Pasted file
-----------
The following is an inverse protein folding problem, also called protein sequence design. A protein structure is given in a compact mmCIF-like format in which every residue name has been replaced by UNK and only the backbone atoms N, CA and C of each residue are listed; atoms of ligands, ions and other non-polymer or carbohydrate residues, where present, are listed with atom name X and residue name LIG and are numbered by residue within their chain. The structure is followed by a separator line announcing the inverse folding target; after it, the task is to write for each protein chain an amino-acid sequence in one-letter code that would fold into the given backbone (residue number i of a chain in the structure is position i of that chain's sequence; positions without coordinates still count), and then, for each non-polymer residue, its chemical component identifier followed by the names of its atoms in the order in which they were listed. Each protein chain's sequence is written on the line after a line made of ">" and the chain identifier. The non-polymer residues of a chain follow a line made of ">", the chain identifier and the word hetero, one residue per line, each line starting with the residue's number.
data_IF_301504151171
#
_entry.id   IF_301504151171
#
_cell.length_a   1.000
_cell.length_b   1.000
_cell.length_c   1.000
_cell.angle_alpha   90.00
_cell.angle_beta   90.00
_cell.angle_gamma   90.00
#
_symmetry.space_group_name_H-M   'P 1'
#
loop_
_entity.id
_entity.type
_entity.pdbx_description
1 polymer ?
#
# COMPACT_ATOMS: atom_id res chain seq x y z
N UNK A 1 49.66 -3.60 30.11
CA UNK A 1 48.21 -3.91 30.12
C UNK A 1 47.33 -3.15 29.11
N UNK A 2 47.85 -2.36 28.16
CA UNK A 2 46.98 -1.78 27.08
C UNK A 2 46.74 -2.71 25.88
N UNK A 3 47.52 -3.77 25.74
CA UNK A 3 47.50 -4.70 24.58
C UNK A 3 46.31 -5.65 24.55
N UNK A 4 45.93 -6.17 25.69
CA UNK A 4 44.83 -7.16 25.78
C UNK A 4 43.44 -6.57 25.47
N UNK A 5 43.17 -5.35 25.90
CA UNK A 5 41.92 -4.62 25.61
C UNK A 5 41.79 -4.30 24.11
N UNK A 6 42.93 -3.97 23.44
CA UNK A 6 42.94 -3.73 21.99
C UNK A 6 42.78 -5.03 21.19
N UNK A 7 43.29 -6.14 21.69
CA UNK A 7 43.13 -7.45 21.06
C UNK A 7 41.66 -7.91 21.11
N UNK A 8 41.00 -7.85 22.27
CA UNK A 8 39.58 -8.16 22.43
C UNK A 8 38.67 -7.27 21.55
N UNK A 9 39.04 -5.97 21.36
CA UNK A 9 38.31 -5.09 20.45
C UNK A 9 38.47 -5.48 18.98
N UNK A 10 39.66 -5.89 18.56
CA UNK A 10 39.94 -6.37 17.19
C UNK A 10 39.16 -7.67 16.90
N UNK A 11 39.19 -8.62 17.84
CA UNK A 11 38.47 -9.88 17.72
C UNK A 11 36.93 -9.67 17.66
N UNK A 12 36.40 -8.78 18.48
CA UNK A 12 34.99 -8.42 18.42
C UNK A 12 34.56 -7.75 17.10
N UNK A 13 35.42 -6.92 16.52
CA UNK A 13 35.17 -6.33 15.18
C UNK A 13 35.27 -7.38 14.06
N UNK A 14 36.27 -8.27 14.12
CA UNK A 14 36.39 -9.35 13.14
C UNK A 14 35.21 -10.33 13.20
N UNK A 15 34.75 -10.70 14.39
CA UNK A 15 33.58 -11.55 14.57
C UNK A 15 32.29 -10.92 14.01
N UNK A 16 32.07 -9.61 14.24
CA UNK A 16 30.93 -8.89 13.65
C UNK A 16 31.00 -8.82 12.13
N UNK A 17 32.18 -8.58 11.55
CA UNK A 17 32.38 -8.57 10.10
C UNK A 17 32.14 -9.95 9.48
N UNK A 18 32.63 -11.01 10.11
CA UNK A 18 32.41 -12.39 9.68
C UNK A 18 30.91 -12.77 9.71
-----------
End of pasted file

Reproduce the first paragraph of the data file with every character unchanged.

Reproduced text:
The following is an inverse protein folding problem, also called protein sequence design. A protein structure is given in a compact mmCIF-like format in which every residue name has been replaced by UNK and only the backbone atoms N, CA and C of each residue are listed; atoms of ligands, ions and other non-polymer or carbohydrate residues, where present, are listed with atom name X and residue name LIG and are numbered by residue within their chain. The structure is followed by a separator line announcing the inverse folding target; after it, the task is to write for each protein chain an amino-acid sequence in one-letter code that would fold into the given backbone (residue number i of a chain in the structure is position i of that chain's sequence; positions without coordinates still count), and then, for each non-polymer residue, its chemical component identifier followed by the names of its atoms in the order in which they were listed. Each protein chain's sequence is written on the line after a line made of ">" and the chain identifier. The non-polymer residues of a chain follow a line made of ">", the chain identifier and the word hetero, one residue per line, each line starting with the residue's number.